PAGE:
Page last updated at 19:55 GMT, Monday, 24 November 2008

Ship owners call for UN-led force

Sirius Star off the coast of Somalia (US Navy image via Getty Images)
Pirates seized an oil tanker for the first time earlier this month

A body representing 75% of the world's independent tanker fleet has called on the UN to co-ordinate naval patrols off Somalia's coast to help reduce piracy.

Peter Swift, head of the International Association of Independent Tanker Owners (Intertanko), also suggested mounting a naval blockade of the area.

He said monitoring ships leaving Somali waters could be more effective than attempting to patrol the Gulf of Aden.

But analysts say it would be almost impossible to patrol such a large area.

Earlier, Nato's secretary-general said it was not considering a blockade of Somalia's coastline, which stretches for more than 3,000km (1865 miles).

One of the pirates holding the Saudi oil tanker Sirius Star has told the BBC that they have no intention of harming its 25 crew.

The man, calling himself Daybad, also said they had so far not negotiated with the ship's owners, speaking only to intermediaries who "cannot be trusted".

The tanker was seized earlier this month and is carrying $100m (67m) worth of oil. Reports have said the pirates are trying to obtain a multi-million dollar ransom.

Almost 40 ships have been seized by Somali pirates so far this year.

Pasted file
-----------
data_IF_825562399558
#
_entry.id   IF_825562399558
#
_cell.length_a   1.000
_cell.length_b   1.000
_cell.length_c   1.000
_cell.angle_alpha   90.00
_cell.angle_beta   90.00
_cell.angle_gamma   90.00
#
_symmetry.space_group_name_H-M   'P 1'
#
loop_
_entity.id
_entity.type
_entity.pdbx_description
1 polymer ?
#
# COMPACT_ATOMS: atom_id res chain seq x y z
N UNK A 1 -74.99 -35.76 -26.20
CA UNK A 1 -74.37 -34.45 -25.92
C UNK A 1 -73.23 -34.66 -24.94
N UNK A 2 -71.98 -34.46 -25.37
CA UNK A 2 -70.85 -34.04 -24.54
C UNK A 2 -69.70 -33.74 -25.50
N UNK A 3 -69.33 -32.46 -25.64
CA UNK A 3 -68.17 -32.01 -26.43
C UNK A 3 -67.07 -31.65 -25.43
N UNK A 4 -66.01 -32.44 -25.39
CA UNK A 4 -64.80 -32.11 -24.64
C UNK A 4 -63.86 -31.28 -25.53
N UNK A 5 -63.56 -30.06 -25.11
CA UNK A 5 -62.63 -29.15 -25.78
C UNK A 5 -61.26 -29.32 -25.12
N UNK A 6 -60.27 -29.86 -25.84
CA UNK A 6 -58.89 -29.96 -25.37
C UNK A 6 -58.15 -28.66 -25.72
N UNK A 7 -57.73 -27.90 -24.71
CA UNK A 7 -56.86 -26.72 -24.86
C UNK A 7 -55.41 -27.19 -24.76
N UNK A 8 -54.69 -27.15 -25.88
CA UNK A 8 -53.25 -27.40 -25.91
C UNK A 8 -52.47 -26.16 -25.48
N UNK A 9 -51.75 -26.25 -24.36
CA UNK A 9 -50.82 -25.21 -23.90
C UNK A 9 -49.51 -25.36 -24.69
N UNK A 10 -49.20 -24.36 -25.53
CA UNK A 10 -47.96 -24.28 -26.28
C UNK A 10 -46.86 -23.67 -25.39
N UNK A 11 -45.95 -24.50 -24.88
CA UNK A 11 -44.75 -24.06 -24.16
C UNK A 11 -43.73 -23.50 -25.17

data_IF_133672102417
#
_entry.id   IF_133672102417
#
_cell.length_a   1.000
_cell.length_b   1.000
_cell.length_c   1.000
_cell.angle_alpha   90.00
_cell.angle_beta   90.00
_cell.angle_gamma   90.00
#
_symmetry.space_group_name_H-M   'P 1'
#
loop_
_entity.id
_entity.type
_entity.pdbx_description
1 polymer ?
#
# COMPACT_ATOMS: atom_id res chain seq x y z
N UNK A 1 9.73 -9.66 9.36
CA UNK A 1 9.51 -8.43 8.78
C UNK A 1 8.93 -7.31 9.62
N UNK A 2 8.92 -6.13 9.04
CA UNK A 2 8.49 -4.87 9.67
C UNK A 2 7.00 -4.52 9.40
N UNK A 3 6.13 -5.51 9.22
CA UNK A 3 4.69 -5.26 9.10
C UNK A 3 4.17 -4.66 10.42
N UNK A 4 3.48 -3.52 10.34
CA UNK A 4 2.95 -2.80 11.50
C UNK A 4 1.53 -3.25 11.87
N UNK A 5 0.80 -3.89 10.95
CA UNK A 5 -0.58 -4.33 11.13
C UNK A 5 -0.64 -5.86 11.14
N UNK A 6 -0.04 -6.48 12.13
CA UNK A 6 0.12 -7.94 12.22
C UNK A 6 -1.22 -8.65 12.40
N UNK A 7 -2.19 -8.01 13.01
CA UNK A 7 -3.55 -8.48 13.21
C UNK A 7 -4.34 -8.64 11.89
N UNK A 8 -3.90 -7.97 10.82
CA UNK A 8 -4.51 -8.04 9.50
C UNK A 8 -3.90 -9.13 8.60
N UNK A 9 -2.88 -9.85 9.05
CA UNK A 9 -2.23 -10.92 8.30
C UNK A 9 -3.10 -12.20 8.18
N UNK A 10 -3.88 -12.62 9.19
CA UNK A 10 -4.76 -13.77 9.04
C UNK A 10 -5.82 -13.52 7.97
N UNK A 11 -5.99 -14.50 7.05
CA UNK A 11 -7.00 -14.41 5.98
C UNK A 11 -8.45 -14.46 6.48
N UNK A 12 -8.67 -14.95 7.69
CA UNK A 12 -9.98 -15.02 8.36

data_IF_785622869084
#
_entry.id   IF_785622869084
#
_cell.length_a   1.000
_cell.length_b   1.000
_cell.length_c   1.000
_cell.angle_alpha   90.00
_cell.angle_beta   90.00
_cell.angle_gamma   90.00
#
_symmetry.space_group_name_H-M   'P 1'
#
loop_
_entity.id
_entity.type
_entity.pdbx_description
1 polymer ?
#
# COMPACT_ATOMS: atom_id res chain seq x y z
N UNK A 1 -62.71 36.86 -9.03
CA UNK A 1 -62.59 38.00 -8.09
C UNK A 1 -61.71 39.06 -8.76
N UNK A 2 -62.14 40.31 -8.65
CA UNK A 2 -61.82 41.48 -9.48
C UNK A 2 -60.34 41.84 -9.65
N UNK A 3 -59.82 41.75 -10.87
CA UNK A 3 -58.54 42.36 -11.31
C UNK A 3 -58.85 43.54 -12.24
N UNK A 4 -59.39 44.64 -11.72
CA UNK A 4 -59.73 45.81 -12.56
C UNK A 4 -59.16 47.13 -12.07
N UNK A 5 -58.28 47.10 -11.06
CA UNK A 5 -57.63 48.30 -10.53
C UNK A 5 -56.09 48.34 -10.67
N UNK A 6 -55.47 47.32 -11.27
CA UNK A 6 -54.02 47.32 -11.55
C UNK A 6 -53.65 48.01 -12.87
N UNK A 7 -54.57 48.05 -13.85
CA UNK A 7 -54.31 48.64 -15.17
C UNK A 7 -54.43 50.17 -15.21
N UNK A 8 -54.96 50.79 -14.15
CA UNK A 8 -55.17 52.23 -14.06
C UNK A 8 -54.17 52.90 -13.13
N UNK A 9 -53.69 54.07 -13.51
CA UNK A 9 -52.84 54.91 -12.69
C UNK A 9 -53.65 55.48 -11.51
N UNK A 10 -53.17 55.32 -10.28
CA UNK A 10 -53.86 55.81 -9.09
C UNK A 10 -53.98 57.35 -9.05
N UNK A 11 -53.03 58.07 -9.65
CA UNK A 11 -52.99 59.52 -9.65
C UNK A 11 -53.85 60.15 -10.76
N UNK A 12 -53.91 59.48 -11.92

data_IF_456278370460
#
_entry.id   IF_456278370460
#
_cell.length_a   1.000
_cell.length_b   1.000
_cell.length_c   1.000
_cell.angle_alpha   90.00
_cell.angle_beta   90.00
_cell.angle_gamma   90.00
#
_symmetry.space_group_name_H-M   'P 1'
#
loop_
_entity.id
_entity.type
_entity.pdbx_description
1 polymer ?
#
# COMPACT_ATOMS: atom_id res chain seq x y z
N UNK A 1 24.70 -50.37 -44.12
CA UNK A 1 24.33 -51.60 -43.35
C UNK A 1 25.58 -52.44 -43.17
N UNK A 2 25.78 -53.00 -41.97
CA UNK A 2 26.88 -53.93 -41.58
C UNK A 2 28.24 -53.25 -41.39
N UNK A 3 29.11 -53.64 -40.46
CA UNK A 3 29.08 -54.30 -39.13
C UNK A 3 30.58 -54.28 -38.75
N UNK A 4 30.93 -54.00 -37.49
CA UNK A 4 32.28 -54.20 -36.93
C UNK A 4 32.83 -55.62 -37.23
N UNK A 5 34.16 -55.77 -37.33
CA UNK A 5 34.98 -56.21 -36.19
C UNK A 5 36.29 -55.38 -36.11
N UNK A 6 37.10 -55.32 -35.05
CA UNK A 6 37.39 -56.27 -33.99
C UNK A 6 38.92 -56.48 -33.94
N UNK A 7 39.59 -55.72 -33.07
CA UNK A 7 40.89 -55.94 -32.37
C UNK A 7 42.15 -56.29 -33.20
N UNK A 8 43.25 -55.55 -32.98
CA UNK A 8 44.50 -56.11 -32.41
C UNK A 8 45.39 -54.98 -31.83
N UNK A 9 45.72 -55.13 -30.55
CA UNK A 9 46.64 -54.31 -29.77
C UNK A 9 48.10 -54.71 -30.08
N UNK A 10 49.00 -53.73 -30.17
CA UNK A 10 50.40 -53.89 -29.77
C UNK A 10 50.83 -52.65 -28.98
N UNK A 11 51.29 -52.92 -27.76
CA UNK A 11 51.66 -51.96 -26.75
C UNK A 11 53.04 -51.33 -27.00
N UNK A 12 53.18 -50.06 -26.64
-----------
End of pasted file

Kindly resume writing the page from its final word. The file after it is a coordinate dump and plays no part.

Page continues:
'No negotiations'

The head of Intertanko said that in response to the surge, many of its members were considering re-routing their tankers around the Cape of Good Hope.

That decision would raise costs by 30%, he said.

Mr Swift said continuing attacks would have a major impact on world trade, but that Intertanko opposed arming merchant ships to allow them to defend themselves against pirates.

Instead, the UN should co-ordinate naval support for merchant shipping across the region, he said.

Any warships deployed would need robust rules of engagement and aerial support.


"The other option is perhaps putting a blockade around Somalia and introducing the idea of intercepting vessels leaving Somalia rather than to try to protect the whole of the Gulf of Aden," he said.

Mr Swift said the at-risk area was now so large - encompassing the whole of the gulf and a significant part of the Indian Ocean - that stopping pirates before they reached the high seas might be more effective and efficient than protecting merchant ships.

However, Nato Secretary General Jaap de Hoop Scheffer said earlier on Monday that the alliance was not considering any naval blockade.

He said that such action had not been endorsed by the UN Security Council, adding: "This is, at the moment, not in the cards."

Warships from at least nine countries have been operating in the Indian Ocean and the Gulf of Aden trying to prevent pirate attacks.

But navies and analysts say it is almost impossible to patrol such a large area.

On Monday, a government official in Iran was quoted as saying his country would consider using force against pirates following last week's hijacking of an Iranian-chartered ship.

Deputy Transport Minister Ali Taheri said Iran was negotiating with the pirates who had taken the ship, which was carrying 36,000 tonnes of wheat.

Kenya reported on Friday that Somali pirates had been paid more than $150m (101m) in ransoms in the past 12 months.

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